Channel

Channel: (v) to take possession of a spirit’s mind for the purpose of communication

Standing in line at the local department store, I was listening to two young women discuss philosophy. Girl 1 said to Girl 2: “No one’s gonna tell me what to do. I’m my own person.”

It gave me pause for thought.

If we have eight billion people on this Earth trying to “be their own person,” we have an emotional explosion which is greater than any
megatons of bombs.

I don’t want to be my own person. I have met him. He is bland, mediocre, nervous, insecure and adds the disgrace of pomposity.

I need to channel greatness.

I would love to channel the spirit of Abraham Lincoln, who uttered, “with malice toward none and charity toward all” just a few days before he was murdered in a theater.

I would like to channel the moment that Thomas Jefferson decided to sheepishly write the phrase, “All men are created equal”–even though he knew he owned slaves.

I would enjoy channeling the fresh, creative, youthful energy of John, Paul, Ringo and George when they brought such singable and danceable music to America.

How about channeling the spirit of Jesus of Nazareth, who in the midst of ignorance and war, told the Earth to “love your neighbor as yourself”?

I would like to channel the spirit of the bear, who has the sense to know when to hibernate, the loyalty of the dog and the devotion of a woman to her man, her children and her cause when she feels that the circumstances are righteous.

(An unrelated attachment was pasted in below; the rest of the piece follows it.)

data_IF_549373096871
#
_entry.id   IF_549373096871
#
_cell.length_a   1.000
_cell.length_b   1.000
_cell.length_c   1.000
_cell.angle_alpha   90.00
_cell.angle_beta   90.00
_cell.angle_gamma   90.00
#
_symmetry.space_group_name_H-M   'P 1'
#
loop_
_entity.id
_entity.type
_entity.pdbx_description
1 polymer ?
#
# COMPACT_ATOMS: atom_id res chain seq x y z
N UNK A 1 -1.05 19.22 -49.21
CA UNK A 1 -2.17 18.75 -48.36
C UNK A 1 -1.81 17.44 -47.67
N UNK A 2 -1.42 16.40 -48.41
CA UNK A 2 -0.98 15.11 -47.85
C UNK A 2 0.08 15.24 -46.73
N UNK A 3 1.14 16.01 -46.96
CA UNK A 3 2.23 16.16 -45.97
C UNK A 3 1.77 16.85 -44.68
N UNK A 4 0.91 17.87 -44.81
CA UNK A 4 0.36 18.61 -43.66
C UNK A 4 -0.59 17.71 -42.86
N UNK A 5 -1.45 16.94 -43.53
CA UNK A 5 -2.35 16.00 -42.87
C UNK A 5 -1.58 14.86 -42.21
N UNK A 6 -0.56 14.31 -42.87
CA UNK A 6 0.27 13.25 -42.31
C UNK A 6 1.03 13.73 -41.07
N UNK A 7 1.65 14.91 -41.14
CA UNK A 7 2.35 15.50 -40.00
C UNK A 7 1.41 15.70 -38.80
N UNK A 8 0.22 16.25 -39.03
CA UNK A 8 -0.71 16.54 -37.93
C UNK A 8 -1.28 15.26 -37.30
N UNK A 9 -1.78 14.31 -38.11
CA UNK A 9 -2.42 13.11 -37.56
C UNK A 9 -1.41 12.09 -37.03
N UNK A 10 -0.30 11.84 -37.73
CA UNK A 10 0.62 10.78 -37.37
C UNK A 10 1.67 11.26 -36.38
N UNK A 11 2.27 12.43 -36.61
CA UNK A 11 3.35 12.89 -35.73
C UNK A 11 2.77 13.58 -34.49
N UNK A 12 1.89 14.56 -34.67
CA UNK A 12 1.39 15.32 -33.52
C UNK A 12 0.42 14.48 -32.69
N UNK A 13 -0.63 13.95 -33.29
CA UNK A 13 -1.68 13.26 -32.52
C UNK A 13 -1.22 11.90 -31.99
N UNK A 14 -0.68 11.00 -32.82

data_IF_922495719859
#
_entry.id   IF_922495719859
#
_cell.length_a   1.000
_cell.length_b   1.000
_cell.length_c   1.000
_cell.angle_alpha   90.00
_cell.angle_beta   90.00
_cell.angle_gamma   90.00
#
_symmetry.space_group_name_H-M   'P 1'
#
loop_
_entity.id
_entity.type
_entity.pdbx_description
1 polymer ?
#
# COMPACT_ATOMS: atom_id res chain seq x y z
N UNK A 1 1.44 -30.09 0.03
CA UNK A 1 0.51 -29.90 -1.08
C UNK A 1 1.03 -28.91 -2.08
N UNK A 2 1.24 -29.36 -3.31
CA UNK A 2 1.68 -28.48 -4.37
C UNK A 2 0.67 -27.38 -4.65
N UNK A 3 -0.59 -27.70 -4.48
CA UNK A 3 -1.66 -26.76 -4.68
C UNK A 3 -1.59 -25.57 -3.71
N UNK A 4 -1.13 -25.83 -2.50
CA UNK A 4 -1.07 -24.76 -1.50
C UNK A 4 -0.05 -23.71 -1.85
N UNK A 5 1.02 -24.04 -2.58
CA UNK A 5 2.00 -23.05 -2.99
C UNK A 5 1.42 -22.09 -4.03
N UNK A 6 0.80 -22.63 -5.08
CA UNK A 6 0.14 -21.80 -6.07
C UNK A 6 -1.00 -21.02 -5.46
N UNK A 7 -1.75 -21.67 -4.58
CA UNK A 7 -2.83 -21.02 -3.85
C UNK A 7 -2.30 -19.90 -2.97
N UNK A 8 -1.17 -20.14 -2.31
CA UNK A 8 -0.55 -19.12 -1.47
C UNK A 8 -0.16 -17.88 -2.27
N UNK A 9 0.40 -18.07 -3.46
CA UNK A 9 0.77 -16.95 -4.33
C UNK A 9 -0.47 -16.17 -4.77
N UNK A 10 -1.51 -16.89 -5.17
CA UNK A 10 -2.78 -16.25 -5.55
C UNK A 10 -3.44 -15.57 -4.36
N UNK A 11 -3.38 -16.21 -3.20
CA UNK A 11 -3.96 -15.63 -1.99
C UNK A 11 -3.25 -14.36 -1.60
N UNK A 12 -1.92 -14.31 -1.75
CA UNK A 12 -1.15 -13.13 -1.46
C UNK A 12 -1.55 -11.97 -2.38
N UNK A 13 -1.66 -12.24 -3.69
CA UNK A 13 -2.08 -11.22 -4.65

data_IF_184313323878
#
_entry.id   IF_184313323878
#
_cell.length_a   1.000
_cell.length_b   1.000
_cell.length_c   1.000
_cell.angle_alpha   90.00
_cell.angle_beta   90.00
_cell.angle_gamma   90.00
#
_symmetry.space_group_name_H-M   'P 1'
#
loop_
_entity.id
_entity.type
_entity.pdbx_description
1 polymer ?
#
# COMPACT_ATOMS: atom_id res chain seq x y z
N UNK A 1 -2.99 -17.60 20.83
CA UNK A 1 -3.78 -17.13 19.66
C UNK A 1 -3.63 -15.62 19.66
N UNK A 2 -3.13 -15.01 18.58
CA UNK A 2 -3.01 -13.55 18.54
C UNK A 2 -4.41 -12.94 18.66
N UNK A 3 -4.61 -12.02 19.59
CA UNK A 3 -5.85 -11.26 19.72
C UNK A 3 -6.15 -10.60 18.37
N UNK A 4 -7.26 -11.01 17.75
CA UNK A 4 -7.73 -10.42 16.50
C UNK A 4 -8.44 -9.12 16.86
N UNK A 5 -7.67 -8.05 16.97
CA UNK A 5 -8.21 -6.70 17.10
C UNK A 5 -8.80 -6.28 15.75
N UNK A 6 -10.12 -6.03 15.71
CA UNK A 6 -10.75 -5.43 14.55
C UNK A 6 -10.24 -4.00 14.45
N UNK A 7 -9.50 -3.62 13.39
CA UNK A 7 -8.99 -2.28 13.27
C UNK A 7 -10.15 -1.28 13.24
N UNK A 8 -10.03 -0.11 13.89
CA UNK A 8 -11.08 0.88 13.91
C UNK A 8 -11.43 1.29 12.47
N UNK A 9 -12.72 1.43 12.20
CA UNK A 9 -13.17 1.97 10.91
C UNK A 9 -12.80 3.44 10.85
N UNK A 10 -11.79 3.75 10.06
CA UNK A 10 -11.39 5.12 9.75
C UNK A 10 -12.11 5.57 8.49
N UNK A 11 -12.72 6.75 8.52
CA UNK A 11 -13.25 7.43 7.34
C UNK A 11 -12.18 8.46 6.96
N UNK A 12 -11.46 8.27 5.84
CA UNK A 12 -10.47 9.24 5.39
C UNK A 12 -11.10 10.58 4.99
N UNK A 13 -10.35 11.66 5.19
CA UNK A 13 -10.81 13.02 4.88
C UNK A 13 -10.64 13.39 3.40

And of course, it would be wonderful to channel the moment when God said, “Let us make man in our own image.”

I am not enough and never will be.

When I settle for me,

I end up cheating everyone I see.

 

 

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Bedbug

Bedbug: (n) a bloodsucking bug that is a parasite of birds and mammals.Dictionary B

Every once in a while, you run across a hand-written account from one of the early settlers who traveled across the great heartland of America in a Conestoga Wagon.

Although there were many hardships–like rain, floods, broken wagon wheels, attacking Indians and creatures trying to maul them–I do not recall any of these frontiersmen complaining about bedbugs.

I’m sure they had them. But keeping a perspective on their lives, being chomped on by a ravenous bear probably took precedence.

But now we live in a world where we have so few problems in comparison to our forefathers that we have the luxury of focusing on miniscule concerns to terrorize ourselves into believing our lives are really adventurous.

I stay in roadside accommodations all the time and I am quite sure that the quality of the inn that I’ve selected for my holiday is not necessarily the Best Western just because I’ve paid more than six dollars for my motel.

Bedbugs like people.

I don’t think there’s anything wrong with us avoiding their advances, but I think it’s optimistic to believe that our personal beds at home have any fewer of the critters than those in commercial locations.

So I think it’s just fine to be conscientious about avoiding bedbugs–as long as we aren’t obsessed and fearful of sharing a bed with one.

After all, if you’re frightened of bloodsuckers, politics makes strange bedfellows.

 

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Bear

Bear: (n) a heavy wild animal with thick fur and sharp claws which has many varietiesDictionary B

Is the key in knowing what, and then when, or is it more accurate to pursue when, while acquiring what?

Please pardon the philosophical approach.

Is when more important than what, or does what take primary position over when?

Let’s study the bear.